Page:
Two Tales of Instant Karma, Storytime!

I’ve always been independent since a child. I was more of the type to help others, I didn’t like being helped much. Now that I’m older, I realize that we all need help sometimes, but I’d still rather do things myself.

Anyhow, when I was a child I used to get a bedtime snack before bed. I wanted an apple one night. We had high counters in our house, so it was tough for me to cut the apple, especially with the butter knife that I had. My mom came into the kitchen and offered to cut the apple for me. I told her that I no longer wanted the apple because I couldn’t cut it myself.

My mom put the apple away and told me to let her know if I change my mind. She then walked away and told me stay away from the knives. I waited until she was back upstairs, then decided to give it another shot. This time, I used the biggest, sharpest knife in the drawer.

I grabbed the apple, held it on the counter and proceeded to cut it. The large apple, my little hands, the high counters and this sharp butcher’s knife, was a recipe for the perfect storm. When I went to cut the apple, the knife slipped off the side of the apple and sliced right into my index finger.

The pain was searing, blood was pouring from my finger and I was screaming like a banshee. My mom came rushing down the stairs and rushed me to the hospital. Eight stitches and a few hours later, I was back home.

I was scolded by my mom for not listening and had a scar that I would have to live with for the rest of my life. Talk about instant karma.

I was seven years old and my dad had just gifted me a new bike. It was one that I had wanted for a while. It was a red and black X Games bike with pegs on the front and back.

I had the bike for about two weeks and all of my friends loved it. I was the coolest kid on the block, lol. It was a hot summer, so I loved to show off my new bike while I caught a breeze.

Suddenly, there was an extreme heat wave that knocked out the electricity to thousands of people. Being a kid, this really didn’t bother me. I thought it’d be fun to ride around in the dark and speed down the roads.

My mom told me not to ride around the block during the blackout, as it was not safe. I was a very obedient child, so I avoided riding beyond my parents field of view.

Being a tight-knit community, during the blackout, all the neighbors would come together and just talk. I took this as my chance to speed around the neighborhood, against my parents warning.

So, when I saw that my parents were lost in conversation with the neighbors, I started my journey around the pitch black neighborhood.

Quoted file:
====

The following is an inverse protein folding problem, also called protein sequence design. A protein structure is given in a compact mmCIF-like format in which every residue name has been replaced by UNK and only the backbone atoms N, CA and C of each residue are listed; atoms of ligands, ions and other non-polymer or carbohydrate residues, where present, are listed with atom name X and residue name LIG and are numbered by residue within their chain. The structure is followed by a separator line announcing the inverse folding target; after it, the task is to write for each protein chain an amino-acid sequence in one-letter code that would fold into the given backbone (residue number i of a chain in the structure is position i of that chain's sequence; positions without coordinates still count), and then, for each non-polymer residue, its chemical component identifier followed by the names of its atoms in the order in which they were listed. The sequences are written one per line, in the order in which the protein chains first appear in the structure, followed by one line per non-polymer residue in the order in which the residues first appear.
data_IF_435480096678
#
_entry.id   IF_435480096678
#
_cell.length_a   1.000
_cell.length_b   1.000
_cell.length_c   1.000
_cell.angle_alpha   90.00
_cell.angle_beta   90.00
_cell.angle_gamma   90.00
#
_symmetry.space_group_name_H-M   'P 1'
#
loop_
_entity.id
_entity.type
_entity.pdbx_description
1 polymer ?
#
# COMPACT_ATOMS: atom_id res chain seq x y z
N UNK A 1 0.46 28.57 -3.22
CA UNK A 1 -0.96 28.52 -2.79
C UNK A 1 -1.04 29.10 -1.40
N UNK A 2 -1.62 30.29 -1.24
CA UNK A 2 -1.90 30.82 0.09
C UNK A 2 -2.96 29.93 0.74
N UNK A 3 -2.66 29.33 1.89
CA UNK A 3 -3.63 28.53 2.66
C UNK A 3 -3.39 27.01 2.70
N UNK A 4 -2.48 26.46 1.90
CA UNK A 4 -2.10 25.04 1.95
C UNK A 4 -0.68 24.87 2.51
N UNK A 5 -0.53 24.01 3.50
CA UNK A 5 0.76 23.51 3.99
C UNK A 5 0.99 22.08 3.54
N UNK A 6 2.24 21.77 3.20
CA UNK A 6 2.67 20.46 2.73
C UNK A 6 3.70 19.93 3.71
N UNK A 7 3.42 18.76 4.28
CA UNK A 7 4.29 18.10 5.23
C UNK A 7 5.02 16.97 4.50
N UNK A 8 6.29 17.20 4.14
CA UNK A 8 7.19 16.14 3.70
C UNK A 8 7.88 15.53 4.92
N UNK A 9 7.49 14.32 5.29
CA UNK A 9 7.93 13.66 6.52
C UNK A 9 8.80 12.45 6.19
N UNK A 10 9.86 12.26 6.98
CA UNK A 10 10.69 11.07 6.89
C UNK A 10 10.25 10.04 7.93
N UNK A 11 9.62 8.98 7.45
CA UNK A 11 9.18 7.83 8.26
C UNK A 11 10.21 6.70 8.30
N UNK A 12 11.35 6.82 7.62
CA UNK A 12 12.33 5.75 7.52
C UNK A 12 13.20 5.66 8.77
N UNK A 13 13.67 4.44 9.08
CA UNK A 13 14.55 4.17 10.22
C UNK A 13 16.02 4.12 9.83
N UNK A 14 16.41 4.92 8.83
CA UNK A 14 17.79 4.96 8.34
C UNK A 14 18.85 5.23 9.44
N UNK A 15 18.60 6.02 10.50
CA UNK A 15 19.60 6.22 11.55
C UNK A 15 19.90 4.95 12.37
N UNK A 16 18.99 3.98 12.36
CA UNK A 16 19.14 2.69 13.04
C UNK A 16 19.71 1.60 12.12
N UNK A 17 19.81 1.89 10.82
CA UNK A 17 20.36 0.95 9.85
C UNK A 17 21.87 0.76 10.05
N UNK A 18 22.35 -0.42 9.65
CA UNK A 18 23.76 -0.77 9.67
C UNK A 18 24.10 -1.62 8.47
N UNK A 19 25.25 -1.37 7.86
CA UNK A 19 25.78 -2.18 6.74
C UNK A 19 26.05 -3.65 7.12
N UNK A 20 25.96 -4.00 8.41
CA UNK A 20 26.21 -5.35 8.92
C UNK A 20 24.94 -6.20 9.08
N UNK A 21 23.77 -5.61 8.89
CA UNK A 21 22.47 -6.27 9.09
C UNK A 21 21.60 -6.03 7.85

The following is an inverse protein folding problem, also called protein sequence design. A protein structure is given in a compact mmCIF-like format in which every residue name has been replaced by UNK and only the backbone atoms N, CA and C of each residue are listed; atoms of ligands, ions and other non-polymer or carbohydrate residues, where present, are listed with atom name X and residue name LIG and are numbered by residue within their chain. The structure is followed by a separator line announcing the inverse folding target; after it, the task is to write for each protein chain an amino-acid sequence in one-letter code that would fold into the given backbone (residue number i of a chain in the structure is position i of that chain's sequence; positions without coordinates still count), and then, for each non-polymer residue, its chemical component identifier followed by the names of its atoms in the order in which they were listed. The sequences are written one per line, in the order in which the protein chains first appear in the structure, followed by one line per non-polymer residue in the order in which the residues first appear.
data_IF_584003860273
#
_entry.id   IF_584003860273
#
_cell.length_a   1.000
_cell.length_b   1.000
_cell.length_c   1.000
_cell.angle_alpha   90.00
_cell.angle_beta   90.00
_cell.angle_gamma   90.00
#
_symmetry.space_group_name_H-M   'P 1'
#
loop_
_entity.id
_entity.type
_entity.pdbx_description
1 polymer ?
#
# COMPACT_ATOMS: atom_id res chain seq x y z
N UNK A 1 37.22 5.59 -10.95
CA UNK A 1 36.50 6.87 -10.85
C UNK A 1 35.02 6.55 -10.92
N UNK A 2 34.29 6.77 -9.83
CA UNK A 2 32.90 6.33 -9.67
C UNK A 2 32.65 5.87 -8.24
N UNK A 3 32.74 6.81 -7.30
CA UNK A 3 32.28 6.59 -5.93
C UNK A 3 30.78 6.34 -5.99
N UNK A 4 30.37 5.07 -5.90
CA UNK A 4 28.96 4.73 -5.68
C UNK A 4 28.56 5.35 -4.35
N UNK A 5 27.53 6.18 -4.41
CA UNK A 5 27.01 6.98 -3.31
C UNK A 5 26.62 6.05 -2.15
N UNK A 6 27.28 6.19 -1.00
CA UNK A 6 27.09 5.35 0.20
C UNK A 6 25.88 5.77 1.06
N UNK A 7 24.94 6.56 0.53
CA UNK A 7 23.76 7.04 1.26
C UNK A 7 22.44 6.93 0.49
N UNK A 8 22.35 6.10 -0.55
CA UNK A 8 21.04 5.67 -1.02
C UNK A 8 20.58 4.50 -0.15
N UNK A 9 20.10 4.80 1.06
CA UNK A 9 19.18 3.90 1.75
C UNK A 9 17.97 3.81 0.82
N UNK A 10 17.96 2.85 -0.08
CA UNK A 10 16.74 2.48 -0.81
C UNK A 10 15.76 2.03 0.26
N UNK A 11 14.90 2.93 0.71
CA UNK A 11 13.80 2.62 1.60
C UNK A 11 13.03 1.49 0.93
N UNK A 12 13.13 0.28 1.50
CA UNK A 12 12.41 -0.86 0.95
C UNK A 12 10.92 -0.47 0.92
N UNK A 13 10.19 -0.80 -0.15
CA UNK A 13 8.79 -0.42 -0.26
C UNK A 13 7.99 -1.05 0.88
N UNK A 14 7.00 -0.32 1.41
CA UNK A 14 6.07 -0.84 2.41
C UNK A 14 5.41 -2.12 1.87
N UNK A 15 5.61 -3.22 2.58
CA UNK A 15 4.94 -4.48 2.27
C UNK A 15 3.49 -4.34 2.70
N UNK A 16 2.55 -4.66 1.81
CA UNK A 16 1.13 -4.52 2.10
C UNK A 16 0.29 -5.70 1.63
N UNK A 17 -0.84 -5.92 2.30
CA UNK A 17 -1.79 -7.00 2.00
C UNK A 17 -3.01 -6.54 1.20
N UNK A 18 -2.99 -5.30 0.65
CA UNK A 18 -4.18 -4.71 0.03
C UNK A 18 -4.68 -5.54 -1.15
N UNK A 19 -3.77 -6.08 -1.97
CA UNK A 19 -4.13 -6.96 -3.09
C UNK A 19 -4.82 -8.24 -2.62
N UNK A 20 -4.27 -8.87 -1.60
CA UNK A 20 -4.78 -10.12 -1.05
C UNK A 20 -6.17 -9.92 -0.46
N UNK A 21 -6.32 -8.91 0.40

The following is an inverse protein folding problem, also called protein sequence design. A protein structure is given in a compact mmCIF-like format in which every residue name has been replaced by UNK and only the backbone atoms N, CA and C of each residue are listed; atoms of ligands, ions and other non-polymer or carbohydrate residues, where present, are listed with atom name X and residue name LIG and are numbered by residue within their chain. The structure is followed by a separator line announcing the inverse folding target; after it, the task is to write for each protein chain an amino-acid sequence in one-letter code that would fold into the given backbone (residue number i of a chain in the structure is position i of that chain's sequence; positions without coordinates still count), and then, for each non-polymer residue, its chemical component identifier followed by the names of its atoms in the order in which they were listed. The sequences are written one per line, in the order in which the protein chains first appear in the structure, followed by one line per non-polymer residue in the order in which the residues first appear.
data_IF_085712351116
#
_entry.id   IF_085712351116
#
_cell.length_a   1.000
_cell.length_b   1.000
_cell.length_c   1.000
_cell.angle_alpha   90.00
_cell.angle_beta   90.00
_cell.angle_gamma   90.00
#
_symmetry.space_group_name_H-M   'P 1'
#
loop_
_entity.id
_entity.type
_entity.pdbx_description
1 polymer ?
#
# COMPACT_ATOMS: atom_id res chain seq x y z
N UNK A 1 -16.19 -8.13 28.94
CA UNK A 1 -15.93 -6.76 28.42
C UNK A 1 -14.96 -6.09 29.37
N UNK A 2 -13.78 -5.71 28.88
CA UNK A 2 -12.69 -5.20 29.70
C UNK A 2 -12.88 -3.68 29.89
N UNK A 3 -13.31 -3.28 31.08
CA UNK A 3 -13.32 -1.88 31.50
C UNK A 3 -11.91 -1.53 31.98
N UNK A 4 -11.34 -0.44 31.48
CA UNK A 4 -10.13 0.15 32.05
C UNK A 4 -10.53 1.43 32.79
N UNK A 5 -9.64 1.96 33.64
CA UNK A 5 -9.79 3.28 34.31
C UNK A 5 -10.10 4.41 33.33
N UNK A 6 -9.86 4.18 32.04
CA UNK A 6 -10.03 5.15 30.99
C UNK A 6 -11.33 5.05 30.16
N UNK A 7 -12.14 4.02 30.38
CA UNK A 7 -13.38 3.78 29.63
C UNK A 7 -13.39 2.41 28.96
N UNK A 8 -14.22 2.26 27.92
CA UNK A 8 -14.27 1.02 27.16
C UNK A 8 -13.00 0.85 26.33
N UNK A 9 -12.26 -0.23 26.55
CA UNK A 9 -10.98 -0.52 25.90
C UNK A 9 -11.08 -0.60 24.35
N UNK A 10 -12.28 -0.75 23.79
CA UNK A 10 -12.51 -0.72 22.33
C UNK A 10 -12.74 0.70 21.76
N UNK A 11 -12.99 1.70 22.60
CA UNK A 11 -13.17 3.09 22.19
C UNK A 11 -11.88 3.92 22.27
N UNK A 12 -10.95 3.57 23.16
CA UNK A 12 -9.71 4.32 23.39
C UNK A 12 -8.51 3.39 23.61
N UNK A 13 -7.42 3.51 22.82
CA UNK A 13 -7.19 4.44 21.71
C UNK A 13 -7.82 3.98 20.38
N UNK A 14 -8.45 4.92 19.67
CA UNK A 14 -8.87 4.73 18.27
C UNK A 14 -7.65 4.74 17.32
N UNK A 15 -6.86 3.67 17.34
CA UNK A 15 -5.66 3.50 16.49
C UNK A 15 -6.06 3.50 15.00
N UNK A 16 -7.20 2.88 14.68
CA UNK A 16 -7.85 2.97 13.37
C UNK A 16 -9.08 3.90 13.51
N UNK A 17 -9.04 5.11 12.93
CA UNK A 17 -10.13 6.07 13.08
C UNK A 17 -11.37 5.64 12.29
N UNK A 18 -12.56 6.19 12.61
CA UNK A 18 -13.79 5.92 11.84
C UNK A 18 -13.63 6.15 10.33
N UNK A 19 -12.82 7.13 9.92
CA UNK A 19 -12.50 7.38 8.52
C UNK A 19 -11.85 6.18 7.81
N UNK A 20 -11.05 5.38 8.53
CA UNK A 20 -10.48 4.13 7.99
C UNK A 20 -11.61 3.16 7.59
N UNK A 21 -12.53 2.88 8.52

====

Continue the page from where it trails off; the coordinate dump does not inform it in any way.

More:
I figured that I would ride around the block and come back to show my parents that there was nothing to worry about. Unfortunately, things didn’t go quite as planned.

As soon as I made it around the block, there was another kid on a mountain bike. He looked to be about 16 years old. When he saw me approaching, he quickly leaped from his bike and aggressively pushed me off of my bike. I tumbled threw the grass and sprung up, as the adrenaline had began to rush through my veins.

By the time I could get on my feet, I saw the guy riding off into the dark on my new X Games bike, never to be seen again.

My parents were insanely upset to see me walking back home, crying my heart out. When I told them what had happened, we went riding around the neighborhood in hopes of finding the culprit.

Unfortunately, we never found my bike and I had to take it as a lesson learned in obedience. My parents bought me a new bike, but not until the following summer…thanks instant karma.

Anyhow, that’s the end of this storytime, comrades. I hope you guys enjoyed it! Like, comment, share and subscribe! Stay tuned for more awesome content!!!


  1. ceayr · November 6

    Why did you not grab the other kid’s mountain bike and stay mobile?


    • Epic Empire · November 6

      I ask myself that all the time. I guess my young mind didn’t think that far.


  2. seekingdivineperspective · November 4

    You call it “karma,” I call it education. Our parents don’t give us rules because it’s their job to be kill-joys, but because they love us and want us to have the best lives possible. How much more would an all-loving, all-wise heavenly Father deserve to be trusted and obeyed?
    PS The fifth commandment says to “Honor your father and mother, so that your days may be long …” (Exodus 20:12) My paraphrase: “Obey your parents, you’ll live longer.” 😉

    Liked by 1 person

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